Les fêlures du G20

MADRID – La crise financière mondiale a servi de catalyseur rapide et efficace pour le G20. On se souviendra des trois premiers sommets des chefs d’état du G20 à Washington, Londres et Pittsburgh, pour avoir fait avancer le multilatéralisme et une action globale coordonnée. Mais le G20 reste malgré tout une ouvre en chantier – loin d’être terminée, ainsi que l’a démontré le récent sommet de Toronto.

Le sommet du G20 à Washington en 2008 a été le premier, depuis sa création en 1997, à réunir les chefs d’état des pays membres. Le G8 n’était plus un vecteur approprié pour la gouvernance économique globale compte tenu de la nécessité de stabiliser les marchés financiers partout dans le monde. Les voix de pays comme la Chine, l’Inde et le Brésil devaient être entendues si une réponse coordonnée à la crise financière devait être trouvée. Avec l’aggravation de la crise financière, le sommet de Londres en 2009 s’était mis d’accord sur des mesures de relances budgétaire et monétaire sans précédent et a soutenu un cadre mondial de régulation et de surveillance plus solide et plus cohérent. Compte tenu du succès du G20, le sommet de Pittsburgh l’a reconnu comme le principal forum pour une coopération économique internationale.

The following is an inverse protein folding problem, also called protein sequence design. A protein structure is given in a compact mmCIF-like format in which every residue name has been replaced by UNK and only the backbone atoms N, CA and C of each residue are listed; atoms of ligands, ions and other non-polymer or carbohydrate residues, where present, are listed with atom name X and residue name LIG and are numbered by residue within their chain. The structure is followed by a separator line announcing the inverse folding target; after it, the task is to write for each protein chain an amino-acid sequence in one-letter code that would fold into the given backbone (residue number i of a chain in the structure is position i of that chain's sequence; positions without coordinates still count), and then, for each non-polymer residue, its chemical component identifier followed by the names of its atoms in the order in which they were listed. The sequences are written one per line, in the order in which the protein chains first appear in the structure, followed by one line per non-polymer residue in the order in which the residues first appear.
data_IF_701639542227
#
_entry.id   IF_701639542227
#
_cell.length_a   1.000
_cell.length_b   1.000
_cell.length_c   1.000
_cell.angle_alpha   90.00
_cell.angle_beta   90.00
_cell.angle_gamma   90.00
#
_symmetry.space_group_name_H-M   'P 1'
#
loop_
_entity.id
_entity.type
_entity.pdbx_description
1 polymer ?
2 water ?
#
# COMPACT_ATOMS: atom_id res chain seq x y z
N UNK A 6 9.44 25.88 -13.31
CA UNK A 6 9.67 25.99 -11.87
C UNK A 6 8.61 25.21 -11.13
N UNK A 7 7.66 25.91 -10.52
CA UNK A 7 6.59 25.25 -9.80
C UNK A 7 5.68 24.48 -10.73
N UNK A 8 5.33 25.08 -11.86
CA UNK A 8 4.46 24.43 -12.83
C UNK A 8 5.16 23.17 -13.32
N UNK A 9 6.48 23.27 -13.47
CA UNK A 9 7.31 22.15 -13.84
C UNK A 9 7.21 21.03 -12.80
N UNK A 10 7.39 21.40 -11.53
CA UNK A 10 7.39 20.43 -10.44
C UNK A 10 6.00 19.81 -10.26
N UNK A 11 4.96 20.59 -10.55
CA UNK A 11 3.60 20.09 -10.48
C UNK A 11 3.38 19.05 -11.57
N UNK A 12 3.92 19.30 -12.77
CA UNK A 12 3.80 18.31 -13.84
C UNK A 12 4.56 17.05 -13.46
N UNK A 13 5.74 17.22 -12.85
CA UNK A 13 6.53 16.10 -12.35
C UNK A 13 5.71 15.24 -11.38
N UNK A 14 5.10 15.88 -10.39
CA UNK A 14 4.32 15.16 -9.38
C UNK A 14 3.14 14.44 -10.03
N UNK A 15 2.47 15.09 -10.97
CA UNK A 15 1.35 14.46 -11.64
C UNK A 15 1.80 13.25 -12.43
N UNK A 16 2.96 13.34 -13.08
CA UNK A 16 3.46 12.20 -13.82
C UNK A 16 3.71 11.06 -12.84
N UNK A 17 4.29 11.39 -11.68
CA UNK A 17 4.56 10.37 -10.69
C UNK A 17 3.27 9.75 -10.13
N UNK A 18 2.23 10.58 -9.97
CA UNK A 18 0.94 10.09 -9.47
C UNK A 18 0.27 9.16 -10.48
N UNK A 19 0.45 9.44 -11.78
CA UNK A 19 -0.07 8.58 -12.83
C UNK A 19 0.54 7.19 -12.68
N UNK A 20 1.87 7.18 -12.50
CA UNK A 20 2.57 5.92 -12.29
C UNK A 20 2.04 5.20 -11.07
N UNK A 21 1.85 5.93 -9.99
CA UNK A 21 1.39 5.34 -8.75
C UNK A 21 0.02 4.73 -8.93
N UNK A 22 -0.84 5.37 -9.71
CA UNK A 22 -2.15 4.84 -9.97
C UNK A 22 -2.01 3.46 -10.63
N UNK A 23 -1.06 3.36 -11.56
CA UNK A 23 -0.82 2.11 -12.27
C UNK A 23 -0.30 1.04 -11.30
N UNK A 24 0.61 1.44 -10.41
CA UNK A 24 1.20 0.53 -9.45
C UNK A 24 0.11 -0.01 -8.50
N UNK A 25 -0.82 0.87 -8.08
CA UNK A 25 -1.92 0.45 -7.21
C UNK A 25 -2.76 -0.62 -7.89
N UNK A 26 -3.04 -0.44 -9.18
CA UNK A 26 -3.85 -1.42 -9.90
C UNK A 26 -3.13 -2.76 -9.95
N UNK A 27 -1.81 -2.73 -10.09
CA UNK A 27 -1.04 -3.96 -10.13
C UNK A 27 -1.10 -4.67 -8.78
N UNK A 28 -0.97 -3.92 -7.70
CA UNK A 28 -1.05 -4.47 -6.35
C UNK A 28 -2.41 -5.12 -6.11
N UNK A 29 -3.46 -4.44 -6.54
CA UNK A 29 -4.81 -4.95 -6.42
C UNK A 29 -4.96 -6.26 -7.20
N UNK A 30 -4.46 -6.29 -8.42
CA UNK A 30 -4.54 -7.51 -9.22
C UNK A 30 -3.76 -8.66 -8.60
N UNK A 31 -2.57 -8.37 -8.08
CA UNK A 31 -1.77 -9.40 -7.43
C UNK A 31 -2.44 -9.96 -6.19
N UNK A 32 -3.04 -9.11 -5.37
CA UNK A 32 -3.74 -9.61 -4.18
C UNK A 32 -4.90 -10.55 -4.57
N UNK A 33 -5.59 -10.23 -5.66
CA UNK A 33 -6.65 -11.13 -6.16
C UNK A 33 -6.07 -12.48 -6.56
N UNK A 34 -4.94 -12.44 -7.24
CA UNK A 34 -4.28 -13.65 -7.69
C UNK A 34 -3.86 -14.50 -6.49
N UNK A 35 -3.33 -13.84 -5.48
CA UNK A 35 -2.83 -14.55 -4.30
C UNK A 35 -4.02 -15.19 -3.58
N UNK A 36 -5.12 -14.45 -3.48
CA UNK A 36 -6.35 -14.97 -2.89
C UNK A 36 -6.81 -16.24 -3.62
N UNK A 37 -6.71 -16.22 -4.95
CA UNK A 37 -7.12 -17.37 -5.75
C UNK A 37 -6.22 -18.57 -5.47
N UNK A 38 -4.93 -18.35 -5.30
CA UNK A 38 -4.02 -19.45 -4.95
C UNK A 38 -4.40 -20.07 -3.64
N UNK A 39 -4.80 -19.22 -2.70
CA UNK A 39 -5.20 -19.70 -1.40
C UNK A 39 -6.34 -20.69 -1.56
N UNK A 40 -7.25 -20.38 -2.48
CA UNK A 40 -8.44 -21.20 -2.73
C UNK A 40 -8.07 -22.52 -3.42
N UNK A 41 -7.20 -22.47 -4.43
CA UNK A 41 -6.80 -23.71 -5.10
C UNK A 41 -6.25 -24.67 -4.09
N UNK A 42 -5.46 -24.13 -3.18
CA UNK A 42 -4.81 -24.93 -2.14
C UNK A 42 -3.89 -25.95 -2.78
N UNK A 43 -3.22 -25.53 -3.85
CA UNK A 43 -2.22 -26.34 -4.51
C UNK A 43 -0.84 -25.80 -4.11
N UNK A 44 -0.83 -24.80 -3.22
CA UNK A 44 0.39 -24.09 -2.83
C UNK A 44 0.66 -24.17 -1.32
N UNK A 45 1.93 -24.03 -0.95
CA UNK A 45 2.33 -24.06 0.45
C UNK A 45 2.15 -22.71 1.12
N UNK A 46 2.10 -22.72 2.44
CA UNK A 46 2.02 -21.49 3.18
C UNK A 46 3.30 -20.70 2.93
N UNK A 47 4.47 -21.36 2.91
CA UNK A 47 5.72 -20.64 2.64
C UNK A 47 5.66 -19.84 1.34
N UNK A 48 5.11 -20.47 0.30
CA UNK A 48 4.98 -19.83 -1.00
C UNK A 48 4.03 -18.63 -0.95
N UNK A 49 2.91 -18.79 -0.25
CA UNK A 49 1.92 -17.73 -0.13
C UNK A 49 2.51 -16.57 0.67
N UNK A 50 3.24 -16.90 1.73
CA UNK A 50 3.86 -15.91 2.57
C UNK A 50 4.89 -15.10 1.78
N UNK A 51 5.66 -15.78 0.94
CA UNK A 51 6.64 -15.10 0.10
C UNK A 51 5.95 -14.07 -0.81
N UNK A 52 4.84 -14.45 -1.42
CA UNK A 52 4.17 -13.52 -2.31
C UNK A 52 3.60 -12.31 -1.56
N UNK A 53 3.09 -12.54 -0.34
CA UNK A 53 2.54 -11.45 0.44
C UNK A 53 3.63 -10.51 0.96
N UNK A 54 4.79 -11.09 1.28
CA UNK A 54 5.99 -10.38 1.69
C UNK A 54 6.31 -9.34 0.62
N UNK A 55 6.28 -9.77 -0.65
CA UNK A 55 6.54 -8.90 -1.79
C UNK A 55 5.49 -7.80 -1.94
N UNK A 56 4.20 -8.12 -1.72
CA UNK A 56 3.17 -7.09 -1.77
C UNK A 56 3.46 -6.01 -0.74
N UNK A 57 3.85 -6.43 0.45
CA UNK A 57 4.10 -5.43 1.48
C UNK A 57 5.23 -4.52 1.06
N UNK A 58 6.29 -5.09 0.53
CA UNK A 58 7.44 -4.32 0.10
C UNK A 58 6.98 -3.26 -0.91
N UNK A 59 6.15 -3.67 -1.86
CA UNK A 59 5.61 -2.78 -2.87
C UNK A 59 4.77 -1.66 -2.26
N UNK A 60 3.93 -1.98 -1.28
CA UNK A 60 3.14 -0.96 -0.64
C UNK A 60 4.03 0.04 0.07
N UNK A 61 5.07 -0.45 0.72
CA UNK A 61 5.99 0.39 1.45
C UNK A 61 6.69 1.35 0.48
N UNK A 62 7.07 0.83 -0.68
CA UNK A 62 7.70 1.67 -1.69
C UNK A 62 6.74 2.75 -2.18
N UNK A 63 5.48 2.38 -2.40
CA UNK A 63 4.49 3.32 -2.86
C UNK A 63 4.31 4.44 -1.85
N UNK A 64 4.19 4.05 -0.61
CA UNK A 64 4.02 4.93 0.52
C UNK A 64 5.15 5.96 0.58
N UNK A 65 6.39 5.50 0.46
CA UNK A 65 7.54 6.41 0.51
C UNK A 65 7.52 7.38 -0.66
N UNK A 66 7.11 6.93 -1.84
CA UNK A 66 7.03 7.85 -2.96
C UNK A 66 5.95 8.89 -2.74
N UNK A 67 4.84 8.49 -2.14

Cette reconnaissance a ravivé les attentes concernant le G20 et lui a donné le prestige qu’il méritait : c’est le seul forum dans lequel les puissances mondiales et les pays émergeants sont sur un pied d’égalité autour de la table. La proposition est claire : comme la crise l’a clairement mis en évidence, l’interdépendance des pays est inévitable. Compte tenu des défis globaux d’aujourd’hui, la seule réponse possible doit être globale. Il n’y a pas d’autre alternative. Mais l’imprécision des accords auxquels le sommet de Toronto est parvenu en juin a laissé un goût amer dans la bouche des dirigeants politiques.

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